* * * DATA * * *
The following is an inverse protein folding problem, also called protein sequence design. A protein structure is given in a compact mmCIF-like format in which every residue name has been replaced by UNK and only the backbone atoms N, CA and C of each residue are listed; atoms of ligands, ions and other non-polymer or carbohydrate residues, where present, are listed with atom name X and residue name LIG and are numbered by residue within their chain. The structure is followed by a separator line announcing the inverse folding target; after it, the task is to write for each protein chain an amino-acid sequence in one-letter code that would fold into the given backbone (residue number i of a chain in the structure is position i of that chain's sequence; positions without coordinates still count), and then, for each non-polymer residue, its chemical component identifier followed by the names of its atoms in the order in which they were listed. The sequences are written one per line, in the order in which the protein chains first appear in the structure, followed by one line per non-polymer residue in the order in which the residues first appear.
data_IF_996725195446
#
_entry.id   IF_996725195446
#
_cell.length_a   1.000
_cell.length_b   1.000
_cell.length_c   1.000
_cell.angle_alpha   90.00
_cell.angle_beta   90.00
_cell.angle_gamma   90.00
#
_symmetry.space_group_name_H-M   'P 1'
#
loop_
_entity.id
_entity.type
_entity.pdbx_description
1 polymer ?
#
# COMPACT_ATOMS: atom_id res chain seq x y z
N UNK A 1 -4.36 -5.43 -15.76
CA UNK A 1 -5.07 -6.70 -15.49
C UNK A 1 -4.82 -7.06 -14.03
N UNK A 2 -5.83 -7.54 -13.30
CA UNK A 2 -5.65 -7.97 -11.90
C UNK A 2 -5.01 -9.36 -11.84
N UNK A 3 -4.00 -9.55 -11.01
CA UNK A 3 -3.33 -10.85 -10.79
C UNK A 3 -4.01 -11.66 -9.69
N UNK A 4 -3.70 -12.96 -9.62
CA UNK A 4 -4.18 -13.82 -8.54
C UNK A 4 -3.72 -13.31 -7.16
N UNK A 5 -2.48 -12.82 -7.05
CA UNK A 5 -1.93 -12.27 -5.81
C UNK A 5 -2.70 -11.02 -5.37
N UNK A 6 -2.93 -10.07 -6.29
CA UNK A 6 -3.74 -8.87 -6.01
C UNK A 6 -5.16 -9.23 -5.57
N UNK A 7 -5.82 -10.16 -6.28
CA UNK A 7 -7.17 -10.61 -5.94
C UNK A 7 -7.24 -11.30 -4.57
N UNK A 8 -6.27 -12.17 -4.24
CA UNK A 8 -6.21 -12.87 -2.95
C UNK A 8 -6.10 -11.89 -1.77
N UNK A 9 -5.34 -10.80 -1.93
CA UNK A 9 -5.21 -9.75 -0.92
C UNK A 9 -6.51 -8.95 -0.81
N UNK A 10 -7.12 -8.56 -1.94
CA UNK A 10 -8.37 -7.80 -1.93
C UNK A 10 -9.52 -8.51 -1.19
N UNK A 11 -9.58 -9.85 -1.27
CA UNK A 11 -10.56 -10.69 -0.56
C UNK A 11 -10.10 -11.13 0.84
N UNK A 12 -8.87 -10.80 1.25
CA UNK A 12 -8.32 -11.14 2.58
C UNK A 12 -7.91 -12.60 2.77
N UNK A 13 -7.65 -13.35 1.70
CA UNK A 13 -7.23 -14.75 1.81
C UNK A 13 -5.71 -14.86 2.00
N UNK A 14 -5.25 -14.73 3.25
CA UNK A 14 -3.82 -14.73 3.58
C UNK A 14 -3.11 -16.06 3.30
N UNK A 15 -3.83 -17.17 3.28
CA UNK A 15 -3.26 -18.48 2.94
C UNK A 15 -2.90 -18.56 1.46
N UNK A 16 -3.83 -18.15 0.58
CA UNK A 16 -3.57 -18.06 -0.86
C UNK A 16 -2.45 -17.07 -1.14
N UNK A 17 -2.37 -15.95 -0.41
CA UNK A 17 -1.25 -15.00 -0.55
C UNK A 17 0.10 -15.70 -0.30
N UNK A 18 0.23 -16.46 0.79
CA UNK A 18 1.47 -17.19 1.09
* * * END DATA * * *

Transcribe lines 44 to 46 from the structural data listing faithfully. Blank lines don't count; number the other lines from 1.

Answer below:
CA UNK A 8 -6.21 -12.87 -2.95
C UNK A 8 -6.10 -11.89 -1.77
N UNK A 9 -5.34 -10.80 -1.93